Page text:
My initial thoughts were mixed. The first hour of the game is heavily scripted, with little by way of gameplay. Without spoiling anything, you're escaping from a hospital being invaded by a paramilitary force and you've just woken up from a coma, so you're not yet "at your best". It's filled with scripted events, blocked exits, fake doors, and you're lethargically following a bandaged man unmistakably voiced by Kiefer Sutherland (which somehow is also your own voice?) in a backless hospital gown telling you to do everything. That said it was exciting and spectacularly directed in terms of visuals but it makes no sense until the end of the game about 50 missions later!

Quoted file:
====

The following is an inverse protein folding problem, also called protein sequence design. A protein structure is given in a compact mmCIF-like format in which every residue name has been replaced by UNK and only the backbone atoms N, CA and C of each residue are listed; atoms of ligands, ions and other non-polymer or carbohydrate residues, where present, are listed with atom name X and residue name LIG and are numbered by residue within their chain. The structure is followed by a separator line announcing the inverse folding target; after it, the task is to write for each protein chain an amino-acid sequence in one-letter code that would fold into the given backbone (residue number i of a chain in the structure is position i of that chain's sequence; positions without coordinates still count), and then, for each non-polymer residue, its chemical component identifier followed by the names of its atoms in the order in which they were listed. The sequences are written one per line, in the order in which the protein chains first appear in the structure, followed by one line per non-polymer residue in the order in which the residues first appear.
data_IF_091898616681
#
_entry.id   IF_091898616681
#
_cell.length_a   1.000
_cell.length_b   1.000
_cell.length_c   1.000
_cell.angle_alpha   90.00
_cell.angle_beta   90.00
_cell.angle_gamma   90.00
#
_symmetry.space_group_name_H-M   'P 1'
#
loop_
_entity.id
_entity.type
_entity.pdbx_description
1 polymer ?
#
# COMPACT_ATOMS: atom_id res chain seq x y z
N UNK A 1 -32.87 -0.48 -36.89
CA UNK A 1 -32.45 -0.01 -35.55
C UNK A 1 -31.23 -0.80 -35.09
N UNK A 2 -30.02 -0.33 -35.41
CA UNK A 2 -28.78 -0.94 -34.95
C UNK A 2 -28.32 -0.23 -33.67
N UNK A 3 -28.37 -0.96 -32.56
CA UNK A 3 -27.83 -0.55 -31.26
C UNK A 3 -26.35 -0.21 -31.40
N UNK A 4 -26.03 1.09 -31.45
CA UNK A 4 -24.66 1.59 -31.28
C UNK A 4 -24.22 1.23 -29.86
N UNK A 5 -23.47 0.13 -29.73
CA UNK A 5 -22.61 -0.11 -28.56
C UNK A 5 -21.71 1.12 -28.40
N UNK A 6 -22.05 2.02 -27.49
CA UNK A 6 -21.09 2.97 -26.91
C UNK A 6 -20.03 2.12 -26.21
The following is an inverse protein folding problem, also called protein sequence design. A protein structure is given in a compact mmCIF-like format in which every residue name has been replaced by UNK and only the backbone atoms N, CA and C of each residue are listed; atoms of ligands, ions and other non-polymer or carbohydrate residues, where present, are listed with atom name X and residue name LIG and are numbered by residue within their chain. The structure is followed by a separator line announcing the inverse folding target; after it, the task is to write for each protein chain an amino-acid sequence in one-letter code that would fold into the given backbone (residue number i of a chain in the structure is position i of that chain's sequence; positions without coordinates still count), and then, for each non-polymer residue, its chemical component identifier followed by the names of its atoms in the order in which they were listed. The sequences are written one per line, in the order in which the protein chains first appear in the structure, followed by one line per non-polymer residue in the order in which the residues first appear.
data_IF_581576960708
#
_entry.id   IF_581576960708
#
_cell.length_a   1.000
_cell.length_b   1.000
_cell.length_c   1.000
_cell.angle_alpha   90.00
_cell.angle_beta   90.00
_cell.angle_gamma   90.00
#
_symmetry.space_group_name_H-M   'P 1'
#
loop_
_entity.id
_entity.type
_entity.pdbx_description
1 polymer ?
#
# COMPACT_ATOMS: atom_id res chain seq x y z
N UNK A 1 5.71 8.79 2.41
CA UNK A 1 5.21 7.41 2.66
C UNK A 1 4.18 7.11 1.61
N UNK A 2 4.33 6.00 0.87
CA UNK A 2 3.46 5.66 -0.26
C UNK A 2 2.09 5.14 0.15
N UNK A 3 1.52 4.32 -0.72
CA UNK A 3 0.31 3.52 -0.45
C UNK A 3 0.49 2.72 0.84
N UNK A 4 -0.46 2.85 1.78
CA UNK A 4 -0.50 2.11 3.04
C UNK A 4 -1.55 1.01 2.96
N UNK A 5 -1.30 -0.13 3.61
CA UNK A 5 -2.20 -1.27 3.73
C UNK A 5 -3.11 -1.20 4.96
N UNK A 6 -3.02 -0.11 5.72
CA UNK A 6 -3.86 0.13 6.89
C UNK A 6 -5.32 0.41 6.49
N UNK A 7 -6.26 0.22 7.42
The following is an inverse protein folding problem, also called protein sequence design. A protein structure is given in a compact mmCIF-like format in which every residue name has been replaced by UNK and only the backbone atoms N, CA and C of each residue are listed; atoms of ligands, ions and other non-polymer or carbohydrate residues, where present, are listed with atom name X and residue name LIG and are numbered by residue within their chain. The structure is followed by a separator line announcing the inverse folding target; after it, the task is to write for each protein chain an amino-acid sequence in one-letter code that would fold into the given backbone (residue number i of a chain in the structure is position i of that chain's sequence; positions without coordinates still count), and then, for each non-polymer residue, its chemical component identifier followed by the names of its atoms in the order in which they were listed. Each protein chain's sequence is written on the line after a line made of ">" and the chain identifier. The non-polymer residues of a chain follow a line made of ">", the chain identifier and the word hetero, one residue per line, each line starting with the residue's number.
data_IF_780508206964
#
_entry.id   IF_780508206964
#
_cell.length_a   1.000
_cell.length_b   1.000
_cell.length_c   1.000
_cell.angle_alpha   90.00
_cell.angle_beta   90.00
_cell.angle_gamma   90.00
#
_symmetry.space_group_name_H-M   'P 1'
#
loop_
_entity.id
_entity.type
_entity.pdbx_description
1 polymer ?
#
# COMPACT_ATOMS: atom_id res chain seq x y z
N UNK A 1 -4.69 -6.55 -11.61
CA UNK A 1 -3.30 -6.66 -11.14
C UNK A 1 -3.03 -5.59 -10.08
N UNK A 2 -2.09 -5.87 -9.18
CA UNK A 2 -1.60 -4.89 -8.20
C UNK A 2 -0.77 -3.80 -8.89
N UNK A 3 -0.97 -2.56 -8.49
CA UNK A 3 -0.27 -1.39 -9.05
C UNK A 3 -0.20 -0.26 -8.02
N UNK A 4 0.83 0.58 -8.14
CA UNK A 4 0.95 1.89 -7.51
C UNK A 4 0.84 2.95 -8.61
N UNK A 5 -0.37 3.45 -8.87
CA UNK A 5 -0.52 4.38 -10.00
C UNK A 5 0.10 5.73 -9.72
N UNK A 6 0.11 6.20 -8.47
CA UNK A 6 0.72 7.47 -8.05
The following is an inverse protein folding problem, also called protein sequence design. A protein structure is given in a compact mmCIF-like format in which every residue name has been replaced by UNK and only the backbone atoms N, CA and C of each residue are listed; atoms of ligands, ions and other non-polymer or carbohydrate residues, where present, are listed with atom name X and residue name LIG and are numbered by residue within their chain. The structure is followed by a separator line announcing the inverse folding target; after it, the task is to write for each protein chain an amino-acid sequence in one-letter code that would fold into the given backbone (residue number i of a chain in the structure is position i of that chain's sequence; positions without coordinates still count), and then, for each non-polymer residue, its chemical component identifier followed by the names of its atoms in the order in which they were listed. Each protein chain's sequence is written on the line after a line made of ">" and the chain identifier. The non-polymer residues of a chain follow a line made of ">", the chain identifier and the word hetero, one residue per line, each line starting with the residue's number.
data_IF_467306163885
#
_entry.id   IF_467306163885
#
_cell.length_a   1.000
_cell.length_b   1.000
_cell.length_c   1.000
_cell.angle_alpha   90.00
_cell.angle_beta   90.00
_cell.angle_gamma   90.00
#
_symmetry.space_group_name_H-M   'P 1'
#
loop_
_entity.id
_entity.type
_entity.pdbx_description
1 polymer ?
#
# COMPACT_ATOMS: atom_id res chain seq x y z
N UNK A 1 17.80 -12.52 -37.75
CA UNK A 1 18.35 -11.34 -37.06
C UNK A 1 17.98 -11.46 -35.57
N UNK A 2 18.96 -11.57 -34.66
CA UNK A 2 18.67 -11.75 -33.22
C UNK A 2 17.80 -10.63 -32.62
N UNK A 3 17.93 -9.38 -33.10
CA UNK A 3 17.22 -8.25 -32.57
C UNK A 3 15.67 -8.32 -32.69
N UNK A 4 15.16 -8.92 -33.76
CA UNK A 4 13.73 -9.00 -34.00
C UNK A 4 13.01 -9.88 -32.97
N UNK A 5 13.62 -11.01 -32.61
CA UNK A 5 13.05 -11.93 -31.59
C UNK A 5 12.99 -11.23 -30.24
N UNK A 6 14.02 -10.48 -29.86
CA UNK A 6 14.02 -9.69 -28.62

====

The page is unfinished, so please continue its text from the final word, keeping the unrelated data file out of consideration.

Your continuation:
Prepare yourself for a whopping 4 hours or so of cutscenes and scripted sequences spread throughout the game where Kojima advances the bizarre story, which does have some exceptional dramatic moments, one of which I had I can only describe as "traumatic". It certainly makes me appreciate the level of following the franchise has and perhaps justifies the adoration for Kojima I've seen online. Sadly while the game satisfactorily ends it's story, there was a few threads that were left unfinished but this was because publisher Konami put pressure on Kojima to finish it up and thus did not have time to complete everything including the most major thread which should have been "Mission 51" - the details of which can be viewed on Youtube. However I must stress that MGSV:TPP does not have a KOTOR2 situation to the ending, where the publisher demanded the developer cease development, tack on an ending and release it in that state, leaving a plethora of unanswered questions. In MGSV the main ending to the game is intact and was likely completed at the same time as the start, so various Internet musings on the game being "unfinished" are inaccurate, it's just not 100% complete. I can't speak for it addressing all the plot points that the overall lore of the whole 20-game MG series demands but unlike KOTOR2, the ending is paced adequately and the game is bookended satisfactorily.